In Providence

In Providence: A Lady Never Tells

If you ask her how she used to spend her Sundays, she would tell you about Cellar Stories.

“This isn’t going to be you writing about how many books I have, is it? Because I have a lot of books, but I have to get rid of some. I don’t want to–The thing is, I don’t want to be one of those older people with books everywhere, and I read your column on the — on the — that apartment on Academy Avenue that has all the books. You don’t want to write another column like that, do you? Don’t do the same thing over again. People get mad at you if you do that. Try to say something new about me.”

Years ago, she bought a book at Cellar Stories and took it to a coffee shop in Providence that doesn’t exist anymore. She sat down with her book and somebody asked her who was going to get her vote.

“The election was that Tuesday and I– You would think you couldn’t forget something like that, but I had forgotten it. It was easier to forget things like that back then, because not everything was in your face all the time, and if you– I was very to myself, meaning, meaning, I would, uh, I would mostly stay home and do work for my clients and when the work was done– The work used to get done early, because I never found that it took me very long — and when it was done I would spend the rest of the day reading. At home, but I would go out too. I was in my own world. I’ll tell you that. Hard to be in your own world like that now.”

This is not a story about voting.

“Nobody wants to hear about politics. People want to hear about people. I don’t know if they want to hear about me, but they don’t want to hear about people or books, and if you want to ask me about my religion, I don’t want to tell you about that either, not that there’s much to tell.”

At the coffee shop, she started talking to the woman who asked her about her vote, and when she told the woman that she had forgotten about the election, the woman laughed, and then she invited her to sit down, and they got to talking.

“We got to talking. I liked her right away.”

They started talking about books.

“But not just books.”

But not just books. They talked about dogs.

“She was a breeder. She bred– She lived outside of Providence, and I don’t know if you can talk about people outside of Providence. It wasn’t far from the city, but on our first date, she had me come over to her place outside the city, and uh, uh, she cooked me a nice meal. I don’t remember what it was, but I know I liked it.”

That was their first date, and a year later, they were living together.

“Outside of Providence. Do you want to stop there?”

Why would I stop there? They would still come into the city and go to Cellar Stories together. She liked non-fiction, but her girlfriend preferred Marilynne Robinson and Alice Munro.

“If you can shop for books together with someone and they don’t get mad when you’re still shopping after three hours, then you got yourself a winner.”

Earlier this year, her girlfriend–

“Not my wife. We never got married. Never wanted to. Happy how we are. Her daughter calls me Ma, though. I’m Ma and she’s Mom. The father doesn’t mind. He calls me Ma too. They had a deal long before I got there. The kid’s great. She’s not a kid anymore, though. She’s a chef. Can cook even better than her mother. We’re both proud of her.”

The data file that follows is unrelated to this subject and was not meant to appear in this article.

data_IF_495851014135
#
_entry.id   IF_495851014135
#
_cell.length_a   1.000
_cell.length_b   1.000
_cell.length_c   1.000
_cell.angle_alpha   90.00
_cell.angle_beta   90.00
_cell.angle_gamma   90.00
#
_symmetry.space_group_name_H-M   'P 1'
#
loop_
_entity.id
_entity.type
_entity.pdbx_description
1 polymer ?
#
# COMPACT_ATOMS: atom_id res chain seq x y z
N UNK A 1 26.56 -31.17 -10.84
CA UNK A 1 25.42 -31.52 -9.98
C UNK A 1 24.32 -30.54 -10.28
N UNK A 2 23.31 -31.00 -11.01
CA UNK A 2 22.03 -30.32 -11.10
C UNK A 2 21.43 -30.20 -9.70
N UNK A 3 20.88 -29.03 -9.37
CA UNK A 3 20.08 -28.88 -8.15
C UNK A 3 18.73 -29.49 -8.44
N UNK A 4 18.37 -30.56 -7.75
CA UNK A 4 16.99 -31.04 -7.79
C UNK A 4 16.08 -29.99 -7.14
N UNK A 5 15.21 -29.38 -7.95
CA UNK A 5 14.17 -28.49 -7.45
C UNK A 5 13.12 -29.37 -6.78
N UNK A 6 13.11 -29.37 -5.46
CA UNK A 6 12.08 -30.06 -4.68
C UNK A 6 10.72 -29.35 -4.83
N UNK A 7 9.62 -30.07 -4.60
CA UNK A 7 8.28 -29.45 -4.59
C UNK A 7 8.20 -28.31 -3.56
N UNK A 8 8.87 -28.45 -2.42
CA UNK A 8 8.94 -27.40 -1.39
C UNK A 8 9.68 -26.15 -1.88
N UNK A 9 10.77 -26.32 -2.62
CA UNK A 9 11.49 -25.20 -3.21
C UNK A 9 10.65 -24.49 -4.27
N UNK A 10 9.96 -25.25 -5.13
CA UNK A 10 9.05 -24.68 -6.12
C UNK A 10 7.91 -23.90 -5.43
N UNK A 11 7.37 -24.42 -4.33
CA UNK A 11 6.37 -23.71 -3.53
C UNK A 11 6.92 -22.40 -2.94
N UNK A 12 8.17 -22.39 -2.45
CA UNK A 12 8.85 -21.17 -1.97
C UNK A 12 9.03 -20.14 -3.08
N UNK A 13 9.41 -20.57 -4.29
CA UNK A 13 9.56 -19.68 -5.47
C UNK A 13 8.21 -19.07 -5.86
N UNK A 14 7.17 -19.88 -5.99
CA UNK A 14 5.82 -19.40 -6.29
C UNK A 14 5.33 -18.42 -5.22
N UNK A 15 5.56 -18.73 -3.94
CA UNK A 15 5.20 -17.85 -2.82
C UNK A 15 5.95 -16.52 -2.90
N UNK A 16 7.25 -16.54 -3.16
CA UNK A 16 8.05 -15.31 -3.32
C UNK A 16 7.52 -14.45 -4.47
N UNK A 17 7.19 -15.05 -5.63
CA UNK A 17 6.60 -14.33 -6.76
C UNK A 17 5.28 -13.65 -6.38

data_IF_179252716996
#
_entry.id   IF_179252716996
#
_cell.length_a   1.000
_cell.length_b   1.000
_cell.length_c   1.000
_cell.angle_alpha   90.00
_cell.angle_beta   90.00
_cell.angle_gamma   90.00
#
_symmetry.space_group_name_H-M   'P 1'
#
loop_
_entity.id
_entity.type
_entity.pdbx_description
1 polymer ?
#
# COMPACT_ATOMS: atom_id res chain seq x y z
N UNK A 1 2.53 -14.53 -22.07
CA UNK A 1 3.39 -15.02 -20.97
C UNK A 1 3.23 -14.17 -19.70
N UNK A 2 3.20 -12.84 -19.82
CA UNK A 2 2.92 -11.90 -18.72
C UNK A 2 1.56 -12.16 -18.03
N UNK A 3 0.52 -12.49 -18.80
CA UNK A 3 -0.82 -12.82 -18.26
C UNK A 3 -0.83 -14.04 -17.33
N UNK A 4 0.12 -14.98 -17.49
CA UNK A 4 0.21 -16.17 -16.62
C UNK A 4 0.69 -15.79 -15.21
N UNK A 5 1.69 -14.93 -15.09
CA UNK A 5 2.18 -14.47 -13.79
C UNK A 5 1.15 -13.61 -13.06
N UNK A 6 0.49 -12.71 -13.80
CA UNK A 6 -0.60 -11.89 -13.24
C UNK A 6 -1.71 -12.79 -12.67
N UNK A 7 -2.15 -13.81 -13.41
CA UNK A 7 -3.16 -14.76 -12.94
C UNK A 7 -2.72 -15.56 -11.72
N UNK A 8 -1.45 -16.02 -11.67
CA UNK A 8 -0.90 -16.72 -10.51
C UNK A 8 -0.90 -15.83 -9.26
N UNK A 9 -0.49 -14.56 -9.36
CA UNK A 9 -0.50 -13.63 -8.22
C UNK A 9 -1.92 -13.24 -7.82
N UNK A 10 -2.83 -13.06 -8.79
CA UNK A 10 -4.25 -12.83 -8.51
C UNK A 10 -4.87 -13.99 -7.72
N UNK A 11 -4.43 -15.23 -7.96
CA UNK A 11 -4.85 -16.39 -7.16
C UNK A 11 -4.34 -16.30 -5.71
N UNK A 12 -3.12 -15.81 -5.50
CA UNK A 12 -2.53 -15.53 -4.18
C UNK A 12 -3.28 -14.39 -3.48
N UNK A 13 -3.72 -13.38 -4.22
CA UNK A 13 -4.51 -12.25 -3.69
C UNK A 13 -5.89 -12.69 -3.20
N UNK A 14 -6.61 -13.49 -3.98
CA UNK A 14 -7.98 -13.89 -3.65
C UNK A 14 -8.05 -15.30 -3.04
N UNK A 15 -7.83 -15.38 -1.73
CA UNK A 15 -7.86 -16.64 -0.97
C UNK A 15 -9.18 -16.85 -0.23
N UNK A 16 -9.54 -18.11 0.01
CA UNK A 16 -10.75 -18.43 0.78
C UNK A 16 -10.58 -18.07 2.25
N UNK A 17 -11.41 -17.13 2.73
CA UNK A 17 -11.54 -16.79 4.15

But this isn’t about food.

“You can talk about food if you want. People love hearing about food.”

Earlier year, her girlfriend got sick.

“This was in March. She got sick in March. You know what it was like getting sick in March? It was bad bad bad. She gave me a thousand heart attacks.”

She went into the hospital.

“People kept asking. Was it COVID? How rude is that? Don’t ask somebody what they’re sick with, okay? Just tell them you hope they get better. She didn’t have COVID.”

But it was serious.

“But she recovered.”

She recovered, but she’s still recuperating. She has to rest most of the day, and that leaves someone else to do the cooking and taking care of the dogs.

“I can take care of dogs, but I’m shit at cooking. My poor girl. I’m surprised she hasn’t gone on a hunger strike.”

They can’t go shopping for books anymore, but then again, this wasn’t going to be about books.

“Nobody wants to hear about books.”

But they read in bed together on Sundays and nowadays, they’re both reading fiction.

“She reads a chapter and I read a chapter and then we swap, and then we read another chapter, and then we talk about what we’re reading. It’s a nice way to pass the time.”

And are they still in their own world?

“My world is her and Sundays in bed together. I do want to get to Cellar Stories again soon, though. We’ve been rereading all our favorites and that’ll take a while, but pretty soon, we’re going to want something new. I got to get her a birthday present too, and she’s been talking about wanting to collect first editions or collecting something to do with books.”

But this isn’t about books.

“This isn’t about books. I don’t know what it’s going to be about, but you shouldn’t have it be about books.”

I tell her it could be about lots of things.

“That’s true. It can be about anything you want.”

And when I ask her what she’s reading now, she replies–

“When people ask me that, I get all cute and say ‘A lady never tells.’ Do you like that? Do you need to ask me again so you can have it nice and clean for the story? I know you probably want to end with that so ask me again.”

I ask her again–What are you reading?

“A lady never tells.”

image_pdfimage_print